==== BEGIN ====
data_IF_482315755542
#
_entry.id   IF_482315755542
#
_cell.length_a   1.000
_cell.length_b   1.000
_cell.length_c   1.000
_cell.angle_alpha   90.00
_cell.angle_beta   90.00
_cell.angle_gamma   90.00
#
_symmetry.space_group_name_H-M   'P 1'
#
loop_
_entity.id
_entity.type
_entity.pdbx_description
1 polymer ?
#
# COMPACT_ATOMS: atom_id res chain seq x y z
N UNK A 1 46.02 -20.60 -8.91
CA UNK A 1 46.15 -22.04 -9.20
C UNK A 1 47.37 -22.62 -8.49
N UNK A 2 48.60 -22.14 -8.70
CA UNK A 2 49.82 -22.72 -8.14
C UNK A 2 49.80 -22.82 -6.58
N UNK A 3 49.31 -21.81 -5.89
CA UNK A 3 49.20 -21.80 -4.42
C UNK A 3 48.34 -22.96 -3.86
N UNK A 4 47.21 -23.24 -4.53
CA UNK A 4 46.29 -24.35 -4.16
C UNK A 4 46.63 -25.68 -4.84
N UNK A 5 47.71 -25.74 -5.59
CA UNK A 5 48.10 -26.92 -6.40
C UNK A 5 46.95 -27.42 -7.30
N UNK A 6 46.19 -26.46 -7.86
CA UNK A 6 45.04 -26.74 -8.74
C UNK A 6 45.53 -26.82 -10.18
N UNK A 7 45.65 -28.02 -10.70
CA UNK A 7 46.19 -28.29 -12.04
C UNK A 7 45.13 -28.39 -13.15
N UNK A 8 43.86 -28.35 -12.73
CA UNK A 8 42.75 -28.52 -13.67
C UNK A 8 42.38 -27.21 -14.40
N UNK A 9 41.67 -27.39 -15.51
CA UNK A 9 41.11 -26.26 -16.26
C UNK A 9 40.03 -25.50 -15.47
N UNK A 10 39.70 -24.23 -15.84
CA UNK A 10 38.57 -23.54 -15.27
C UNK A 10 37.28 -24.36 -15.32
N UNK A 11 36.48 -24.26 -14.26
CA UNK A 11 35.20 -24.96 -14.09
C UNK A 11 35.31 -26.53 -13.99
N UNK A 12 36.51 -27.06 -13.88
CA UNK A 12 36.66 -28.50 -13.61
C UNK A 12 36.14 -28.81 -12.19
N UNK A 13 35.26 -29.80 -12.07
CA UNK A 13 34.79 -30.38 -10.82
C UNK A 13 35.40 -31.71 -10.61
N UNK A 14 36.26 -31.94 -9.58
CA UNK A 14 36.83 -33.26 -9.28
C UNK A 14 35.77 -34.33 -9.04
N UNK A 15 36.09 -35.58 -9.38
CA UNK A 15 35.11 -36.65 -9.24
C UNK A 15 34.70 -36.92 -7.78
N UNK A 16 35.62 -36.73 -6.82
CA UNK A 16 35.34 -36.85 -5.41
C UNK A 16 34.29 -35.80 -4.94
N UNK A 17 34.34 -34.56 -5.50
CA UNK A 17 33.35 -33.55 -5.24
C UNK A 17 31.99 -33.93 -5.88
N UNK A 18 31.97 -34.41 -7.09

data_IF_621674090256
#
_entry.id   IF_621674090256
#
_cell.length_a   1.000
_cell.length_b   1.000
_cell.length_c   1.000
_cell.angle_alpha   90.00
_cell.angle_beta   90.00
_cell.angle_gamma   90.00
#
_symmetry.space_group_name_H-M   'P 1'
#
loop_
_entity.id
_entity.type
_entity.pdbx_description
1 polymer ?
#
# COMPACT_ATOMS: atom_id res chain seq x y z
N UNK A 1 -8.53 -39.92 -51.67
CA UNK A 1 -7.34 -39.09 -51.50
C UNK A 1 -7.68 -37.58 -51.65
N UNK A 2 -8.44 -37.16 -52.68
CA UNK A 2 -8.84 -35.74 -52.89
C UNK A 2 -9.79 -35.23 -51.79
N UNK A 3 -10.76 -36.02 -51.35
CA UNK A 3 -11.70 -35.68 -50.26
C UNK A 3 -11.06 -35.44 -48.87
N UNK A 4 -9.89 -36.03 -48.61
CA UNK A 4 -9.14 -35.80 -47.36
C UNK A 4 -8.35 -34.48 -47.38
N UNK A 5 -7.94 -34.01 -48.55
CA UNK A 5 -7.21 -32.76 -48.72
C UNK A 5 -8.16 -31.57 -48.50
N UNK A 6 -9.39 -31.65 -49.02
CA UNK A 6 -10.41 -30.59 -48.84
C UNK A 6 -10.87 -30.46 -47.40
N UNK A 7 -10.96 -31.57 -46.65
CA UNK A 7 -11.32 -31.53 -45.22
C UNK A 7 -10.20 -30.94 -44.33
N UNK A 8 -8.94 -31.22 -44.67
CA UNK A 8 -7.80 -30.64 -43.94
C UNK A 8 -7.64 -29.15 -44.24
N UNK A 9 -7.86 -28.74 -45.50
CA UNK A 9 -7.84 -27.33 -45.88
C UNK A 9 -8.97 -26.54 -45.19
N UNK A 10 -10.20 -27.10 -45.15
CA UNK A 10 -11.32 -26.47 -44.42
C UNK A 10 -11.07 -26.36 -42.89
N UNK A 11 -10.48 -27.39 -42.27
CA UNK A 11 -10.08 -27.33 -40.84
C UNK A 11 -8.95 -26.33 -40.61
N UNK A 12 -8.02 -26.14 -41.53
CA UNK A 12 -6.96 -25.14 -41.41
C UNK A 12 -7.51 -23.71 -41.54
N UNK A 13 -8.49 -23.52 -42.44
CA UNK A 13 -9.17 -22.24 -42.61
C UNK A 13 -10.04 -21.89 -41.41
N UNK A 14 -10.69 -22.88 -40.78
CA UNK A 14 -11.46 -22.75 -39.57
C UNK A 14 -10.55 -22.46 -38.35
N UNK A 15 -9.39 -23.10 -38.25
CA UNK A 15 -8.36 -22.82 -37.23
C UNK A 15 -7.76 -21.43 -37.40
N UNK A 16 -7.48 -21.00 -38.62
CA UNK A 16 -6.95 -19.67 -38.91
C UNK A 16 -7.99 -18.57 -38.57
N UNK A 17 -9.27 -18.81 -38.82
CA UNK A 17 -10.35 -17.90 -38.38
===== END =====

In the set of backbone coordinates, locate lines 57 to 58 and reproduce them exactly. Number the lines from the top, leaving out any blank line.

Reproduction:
N UNK A 13 35.26 -29.80 -12.07
CA UNK A 13 34.79 -30.38 -10.82